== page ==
QA of the Month: December 2013

Chest Pain and Cough

Congratulations Dr. Kate Shea!


47 Y Tongan female with no known PMH who presents with 3 weeks of atypical pleuritic chest pain, shortness of breath, and dry cough. Had a witnessed syncopal episode lasting a few seconds the previous evening while watching TV without trauma. No smoking, fevers, or chills. 


HR 95 RR 20 BP 141/94 SpO2 96% RA T 36.8 116 Kg

Physical Exam

Obese, regular tachycardia, slight end expiratory wheeze 


Sinus rhythm 96, non-­-specific T-­-wave flattening

Because of the long­-lasting and unexplained symptoms, a bedside cardiac echo was performed by Dr. Shea. 

Subxiphoid View

IVC Ultrasound

That’s right! Seen here is a large pericardial effusion and RV free wall near -­-collapse during diastole, consistent with early cardiac tamponade! Confirming the diagnosis is a plethoric IVC measuring just over 3cm (see small hashmarks on side of US screen). In real time, there was no respiratory variation of the IVC. 

Cardiology was emergently consulted who confirmed echo-­- and doppler evidence of tamponade. The patient was then taken to the cath lab for urgent/emergent pericardiocentesis. She improved markedly with draining 1.2L of sanguineous fluid. 

She remained hospitalized for 10 days with a pericardial drain in place. She was found to have a mediastinal mass, with an inconclusive inpatient workup suggestive of malignancy versus sarcoid versus post-­-infectious. The patient gradually improved and was discharged with outpatient mediastinoscopy and biopsy arranged. 

Who's at risk for pericardial effusion?

Echo when evaluating for pericardial effusion

A black, anechoic area surrounding the heart within the pericardial sac characterizes pericardial effusion. The amount of fluid is not as important as looking for right ventricular collapse during diastole, which would be consistent with tamponade physiology. 

The rate of fluid accumulation is a key factor as quicker results in smaller pericardial fluid causing tamponade, while fluid accumulating over a longer time period may be larger with or without tamponade physiology 

But, grading of pericardial effusion size can help in discussing findings with consultants.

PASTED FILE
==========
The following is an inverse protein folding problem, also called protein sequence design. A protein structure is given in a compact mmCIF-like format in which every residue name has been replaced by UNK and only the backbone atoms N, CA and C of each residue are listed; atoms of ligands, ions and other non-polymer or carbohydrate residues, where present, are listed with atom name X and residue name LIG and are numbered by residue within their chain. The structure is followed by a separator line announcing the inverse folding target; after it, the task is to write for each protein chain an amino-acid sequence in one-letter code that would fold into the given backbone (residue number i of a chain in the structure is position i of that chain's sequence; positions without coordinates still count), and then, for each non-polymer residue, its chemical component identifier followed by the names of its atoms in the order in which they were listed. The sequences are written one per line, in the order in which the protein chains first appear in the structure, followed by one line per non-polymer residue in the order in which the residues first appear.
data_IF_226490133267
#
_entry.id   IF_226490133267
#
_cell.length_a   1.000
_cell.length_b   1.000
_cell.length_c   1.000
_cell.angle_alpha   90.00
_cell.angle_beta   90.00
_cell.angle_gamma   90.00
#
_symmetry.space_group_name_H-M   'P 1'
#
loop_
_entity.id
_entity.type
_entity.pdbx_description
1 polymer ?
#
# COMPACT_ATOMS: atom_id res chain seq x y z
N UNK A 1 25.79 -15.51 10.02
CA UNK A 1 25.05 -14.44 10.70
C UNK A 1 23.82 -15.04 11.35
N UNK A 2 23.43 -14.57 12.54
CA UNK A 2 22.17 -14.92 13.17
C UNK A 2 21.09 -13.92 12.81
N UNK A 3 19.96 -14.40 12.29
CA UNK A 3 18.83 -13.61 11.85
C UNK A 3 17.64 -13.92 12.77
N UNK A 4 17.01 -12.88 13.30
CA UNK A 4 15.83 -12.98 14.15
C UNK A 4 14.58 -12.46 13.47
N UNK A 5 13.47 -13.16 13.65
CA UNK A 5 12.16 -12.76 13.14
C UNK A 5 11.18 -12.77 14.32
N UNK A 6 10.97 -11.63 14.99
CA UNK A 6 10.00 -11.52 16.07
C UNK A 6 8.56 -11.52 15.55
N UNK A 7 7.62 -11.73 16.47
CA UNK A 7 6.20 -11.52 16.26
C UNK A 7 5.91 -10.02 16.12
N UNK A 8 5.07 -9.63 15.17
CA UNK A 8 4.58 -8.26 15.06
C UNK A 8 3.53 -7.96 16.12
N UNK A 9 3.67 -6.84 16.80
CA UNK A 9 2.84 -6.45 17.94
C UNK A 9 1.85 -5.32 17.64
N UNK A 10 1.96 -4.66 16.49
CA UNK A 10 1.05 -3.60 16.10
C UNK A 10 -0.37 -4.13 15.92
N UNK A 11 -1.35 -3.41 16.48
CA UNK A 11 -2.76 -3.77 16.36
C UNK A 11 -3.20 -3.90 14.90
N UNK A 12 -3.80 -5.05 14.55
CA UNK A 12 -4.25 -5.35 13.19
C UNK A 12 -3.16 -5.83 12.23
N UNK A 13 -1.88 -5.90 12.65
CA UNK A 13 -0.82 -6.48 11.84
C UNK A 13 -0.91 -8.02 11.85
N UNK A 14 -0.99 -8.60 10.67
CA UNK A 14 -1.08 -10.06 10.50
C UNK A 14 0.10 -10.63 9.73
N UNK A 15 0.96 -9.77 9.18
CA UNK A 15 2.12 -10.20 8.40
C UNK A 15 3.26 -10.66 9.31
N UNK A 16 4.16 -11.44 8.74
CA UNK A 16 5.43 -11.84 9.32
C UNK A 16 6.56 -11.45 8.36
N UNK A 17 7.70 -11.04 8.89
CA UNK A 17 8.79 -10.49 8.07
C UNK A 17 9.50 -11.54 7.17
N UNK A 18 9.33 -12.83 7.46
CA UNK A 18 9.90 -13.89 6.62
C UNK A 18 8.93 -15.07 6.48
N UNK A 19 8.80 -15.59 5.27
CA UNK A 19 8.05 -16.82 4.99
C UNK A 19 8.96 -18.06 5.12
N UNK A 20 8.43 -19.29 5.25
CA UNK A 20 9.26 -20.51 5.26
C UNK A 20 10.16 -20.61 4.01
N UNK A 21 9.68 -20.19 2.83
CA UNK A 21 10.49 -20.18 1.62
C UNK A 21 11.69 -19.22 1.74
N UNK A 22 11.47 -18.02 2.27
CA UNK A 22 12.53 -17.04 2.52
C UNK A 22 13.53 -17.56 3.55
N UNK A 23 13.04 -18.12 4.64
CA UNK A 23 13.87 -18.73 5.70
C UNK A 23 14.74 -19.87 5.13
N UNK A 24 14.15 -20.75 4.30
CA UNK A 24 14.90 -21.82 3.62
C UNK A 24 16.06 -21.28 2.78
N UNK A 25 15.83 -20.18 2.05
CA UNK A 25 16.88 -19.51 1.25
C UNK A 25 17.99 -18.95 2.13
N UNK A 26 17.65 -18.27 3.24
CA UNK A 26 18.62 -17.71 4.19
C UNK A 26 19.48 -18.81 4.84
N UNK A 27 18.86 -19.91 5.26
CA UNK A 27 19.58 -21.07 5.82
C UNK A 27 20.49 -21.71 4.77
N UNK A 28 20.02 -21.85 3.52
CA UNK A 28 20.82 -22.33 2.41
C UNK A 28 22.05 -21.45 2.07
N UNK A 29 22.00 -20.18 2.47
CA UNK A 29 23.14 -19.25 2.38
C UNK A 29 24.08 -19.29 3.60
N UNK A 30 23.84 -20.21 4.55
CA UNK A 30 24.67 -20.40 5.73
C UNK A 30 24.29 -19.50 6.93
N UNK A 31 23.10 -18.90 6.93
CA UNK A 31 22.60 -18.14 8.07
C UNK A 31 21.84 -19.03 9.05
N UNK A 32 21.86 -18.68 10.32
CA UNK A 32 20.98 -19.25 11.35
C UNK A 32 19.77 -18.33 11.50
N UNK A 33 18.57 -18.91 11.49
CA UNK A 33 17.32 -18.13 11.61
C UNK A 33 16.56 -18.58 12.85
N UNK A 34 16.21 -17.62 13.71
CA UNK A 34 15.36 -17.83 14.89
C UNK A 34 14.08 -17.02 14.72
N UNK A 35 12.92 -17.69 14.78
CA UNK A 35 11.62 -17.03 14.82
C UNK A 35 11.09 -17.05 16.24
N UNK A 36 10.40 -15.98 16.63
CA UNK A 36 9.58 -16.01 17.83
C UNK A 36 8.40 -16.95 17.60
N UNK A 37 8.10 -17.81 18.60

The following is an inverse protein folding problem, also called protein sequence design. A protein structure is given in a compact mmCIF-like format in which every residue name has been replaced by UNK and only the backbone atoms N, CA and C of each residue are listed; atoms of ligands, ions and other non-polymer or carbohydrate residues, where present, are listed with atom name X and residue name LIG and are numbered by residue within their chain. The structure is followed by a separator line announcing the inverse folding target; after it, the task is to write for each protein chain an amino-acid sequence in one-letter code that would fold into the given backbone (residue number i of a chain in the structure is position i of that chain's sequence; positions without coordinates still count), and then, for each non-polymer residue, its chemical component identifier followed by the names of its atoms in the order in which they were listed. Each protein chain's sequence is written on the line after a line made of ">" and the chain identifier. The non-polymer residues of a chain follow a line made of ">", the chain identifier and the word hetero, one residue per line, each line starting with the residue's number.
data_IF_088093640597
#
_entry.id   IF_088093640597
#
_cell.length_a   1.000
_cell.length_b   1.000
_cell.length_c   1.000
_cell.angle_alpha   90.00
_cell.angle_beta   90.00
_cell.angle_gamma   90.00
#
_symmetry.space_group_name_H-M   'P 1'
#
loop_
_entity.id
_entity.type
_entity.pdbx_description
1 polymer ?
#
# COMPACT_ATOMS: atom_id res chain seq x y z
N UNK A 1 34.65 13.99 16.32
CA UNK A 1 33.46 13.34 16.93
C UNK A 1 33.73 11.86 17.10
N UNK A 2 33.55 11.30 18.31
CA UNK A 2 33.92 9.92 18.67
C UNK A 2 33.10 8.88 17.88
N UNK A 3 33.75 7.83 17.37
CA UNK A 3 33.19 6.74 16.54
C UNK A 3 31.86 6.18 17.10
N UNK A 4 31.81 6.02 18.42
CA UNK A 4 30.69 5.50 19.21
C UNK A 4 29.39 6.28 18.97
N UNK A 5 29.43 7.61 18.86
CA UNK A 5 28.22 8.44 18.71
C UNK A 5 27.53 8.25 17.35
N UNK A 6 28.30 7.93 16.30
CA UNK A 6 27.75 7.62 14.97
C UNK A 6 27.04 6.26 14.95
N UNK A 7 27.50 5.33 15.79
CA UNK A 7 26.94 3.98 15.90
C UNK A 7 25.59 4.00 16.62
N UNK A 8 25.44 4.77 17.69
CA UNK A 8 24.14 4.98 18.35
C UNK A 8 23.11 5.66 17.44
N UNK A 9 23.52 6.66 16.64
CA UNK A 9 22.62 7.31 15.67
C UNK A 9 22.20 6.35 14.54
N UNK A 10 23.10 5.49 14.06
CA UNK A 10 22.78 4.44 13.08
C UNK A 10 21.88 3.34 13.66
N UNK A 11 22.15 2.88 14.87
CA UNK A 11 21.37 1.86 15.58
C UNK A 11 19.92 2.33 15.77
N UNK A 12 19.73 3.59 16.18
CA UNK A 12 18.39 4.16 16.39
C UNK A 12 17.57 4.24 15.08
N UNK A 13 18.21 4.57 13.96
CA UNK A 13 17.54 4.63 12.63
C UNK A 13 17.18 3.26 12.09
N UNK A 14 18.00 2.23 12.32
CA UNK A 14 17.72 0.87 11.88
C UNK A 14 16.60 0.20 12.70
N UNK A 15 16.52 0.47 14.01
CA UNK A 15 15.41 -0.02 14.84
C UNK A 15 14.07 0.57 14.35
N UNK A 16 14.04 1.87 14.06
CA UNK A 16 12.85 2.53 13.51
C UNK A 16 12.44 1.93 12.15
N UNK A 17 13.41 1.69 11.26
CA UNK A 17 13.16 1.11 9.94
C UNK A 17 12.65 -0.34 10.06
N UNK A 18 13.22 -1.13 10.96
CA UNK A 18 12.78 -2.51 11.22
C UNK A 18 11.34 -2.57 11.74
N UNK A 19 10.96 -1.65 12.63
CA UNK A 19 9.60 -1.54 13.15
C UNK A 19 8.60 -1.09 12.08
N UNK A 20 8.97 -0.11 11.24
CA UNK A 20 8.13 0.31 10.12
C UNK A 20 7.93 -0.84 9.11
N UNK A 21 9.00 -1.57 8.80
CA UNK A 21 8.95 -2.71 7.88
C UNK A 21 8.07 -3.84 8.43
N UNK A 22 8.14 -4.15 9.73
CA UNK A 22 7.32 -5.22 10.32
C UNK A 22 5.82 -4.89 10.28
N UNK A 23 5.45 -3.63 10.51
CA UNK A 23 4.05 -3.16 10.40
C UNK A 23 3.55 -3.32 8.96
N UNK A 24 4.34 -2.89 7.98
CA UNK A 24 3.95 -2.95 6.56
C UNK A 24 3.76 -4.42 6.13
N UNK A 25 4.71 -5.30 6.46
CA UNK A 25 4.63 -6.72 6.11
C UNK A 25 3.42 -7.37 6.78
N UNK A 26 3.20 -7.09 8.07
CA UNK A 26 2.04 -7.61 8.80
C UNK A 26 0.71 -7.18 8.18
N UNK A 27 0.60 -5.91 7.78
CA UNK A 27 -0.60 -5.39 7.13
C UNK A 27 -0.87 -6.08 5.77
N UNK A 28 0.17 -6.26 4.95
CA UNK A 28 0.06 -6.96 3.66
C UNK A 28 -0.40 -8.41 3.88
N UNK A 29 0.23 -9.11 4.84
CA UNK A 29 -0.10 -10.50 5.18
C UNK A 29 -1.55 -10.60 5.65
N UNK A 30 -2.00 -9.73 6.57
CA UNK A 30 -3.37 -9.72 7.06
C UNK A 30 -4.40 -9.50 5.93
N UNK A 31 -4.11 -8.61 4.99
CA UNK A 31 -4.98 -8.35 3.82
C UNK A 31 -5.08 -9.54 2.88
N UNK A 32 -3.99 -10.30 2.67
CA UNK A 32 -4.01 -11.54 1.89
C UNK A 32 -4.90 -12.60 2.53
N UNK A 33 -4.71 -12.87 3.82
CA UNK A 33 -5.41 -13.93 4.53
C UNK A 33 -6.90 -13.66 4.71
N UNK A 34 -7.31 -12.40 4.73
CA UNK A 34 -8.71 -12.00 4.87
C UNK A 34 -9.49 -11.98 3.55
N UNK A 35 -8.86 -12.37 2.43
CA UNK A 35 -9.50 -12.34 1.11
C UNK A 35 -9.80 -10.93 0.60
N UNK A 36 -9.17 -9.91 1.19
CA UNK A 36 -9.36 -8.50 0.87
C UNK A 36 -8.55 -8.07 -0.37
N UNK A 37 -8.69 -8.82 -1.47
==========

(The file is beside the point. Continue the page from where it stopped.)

• Small: less than 1cm depth, non-­-circumferential
  • Moderate: less than 1cm depth, circumferential
  • Large: more than 1cm depth, circumferential

Echo when evaluating for Cardiac Tamponade

Occurs when pericardial pressure exceeds right ventricular end diastolic pressure. Best recognized sonographically as an inability of the right heart to fully expand in diastole. 

  • RV collapse in diastole (more specific)
  • RA ‘furiously contracting’ in systole (more sensitive)
  • Plethoric IVC dilation with minimal respiratory variation

Differentiate Pericardial Effusion from Pleural Effusion by viewing the fluid in parasternal long view

  • Critical landmark is the transverse descending aorta
  • Black fluid anterior to descending aorta is pericardial effusion
  • Black fluid posterior to descending aorta is pleural effusion


  • Epicardial fat pad can be mistaken for pericardial effusion
  • Ascites can mimic pericardial effusion in subxiphoid view

Physical exam and diagnostic testing is insensitive for tamponade

Pooled Sensitivities (95% CI): 

  • Hypotension 26% (16-­-36%)
  • Tachycardia 77% (69-­-85%)
  • Low voltage on EKG: 42% (32-­-53%)
  • Cardiomegaly on CXR: 89% (73-­-100%)

Pulsus Paradoxus: an exaggeration of the drop in BP seen with inspiration

Roy CL et al. Does this patient with a Pericardial Effusion have Cardiac Tamponade? JAMA (2007)297;16 

Strategies for sonographically documenting tamponade

Determining phases of cardiac cycle is often the most difficult part, but tips to help include:

  • Attaching EKG monitoring leads to the ultrasound machine
  • M-mode in parasternal long view. Place M-mode cursor simultaneously through RV free wall and anterior leaflet of the mitral valve (MV). Diastole is recognized by MV opening; Look at the RV free wall for paradoxical collapse during this time.

Congrats again to Dr. Shea for a job well done! 

- Josh Ennis, Mansour Jammal, and Laleh Gharahbagian